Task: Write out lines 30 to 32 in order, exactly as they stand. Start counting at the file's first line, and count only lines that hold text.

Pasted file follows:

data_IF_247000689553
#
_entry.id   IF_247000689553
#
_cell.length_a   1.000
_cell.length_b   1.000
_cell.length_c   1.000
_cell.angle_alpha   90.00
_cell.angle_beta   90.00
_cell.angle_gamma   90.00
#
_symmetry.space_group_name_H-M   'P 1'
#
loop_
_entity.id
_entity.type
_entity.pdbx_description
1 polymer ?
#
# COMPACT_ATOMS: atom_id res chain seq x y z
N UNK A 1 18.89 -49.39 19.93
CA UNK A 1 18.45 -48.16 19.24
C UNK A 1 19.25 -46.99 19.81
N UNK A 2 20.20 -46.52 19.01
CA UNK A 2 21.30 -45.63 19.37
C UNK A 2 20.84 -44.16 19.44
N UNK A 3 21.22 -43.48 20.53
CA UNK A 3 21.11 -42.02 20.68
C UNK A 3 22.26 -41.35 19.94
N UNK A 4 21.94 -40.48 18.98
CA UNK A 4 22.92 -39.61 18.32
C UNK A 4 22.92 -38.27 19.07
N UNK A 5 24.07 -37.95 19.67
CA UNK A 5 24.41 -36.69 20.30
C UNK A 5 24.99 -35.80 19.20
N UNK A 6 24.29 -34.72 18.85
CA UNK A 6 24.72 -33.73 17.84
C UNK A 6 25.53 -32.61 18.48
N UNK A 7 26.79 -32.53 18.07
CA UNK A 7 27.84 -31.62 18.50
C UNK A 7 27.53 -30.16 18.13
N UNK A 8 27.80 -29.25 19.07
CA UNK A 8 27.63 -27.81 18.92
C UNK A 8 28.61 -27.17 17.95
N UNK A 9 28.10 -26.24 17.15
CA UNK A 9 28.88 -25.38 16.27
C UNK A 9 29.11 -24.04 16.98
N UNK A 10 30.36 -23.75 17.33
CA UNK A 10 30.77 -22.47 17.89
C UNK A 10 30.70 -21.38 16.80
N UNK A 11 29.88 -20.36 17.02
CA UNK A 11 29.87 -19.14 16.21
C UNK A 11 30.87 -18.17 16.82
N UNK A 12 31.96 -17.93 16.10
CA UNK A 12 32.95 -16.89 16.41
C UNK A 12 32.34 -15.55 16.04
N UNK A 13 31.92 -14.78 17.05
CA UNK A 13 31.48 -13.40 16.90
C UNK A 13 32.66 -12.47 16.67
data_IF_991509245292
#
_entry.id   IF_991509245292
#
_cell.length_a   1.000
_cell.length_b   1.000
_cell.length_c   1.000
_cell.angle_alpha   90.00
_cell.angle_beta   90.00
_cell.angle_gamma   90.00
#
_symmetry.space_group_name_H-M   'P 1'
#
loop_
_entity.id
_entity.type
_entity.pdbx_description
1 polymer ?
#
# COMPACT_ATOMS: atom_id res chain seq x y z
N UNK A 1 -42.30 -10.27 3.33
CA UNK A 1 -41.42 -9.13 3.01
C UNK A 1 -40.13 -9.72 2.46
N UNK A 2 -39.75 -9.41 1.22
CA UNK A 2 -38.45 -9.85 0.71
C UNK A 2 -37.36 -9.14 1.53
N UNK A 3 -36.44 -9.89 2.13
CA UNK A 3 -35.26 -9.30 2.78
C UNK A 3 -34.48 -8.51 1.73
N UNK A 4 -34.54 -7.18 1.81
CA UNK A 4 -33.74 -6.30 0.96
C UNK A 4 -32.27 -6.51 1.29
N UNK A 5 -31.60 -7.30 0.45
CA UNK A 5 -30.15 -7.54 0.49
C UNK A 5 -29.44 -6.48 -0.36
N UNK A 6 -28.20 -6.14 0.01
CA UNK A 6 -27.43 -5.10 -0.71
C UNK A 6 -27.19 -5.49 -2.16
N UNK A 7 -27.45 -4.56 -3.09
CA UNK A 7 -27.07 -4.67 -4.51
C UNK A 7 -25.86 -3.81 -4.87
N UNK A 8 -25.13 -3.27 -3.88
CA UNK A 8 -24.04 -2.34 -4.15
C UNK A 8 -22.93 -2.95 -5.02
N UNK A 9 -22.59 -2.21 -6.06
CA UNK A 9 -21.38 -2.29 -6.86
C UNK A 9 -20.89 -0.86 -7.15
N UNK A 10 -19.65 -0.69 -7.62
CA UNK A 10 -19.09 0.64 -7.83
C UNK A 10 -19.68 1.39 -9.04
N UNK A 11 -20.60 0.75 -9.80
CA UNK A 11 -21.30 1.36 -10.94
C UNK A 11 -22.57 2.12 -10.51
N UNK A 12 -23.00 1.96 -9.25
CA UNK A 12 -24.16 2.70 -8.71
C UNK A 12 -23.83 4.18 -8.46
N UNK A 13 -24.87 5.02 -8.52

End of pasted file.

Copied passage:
N UNK A 4 21.94 -40.48 18.98
CA UNK A 4 22.92 -39.61 18.32
C UNK A 4 22.92 -38.27 19.07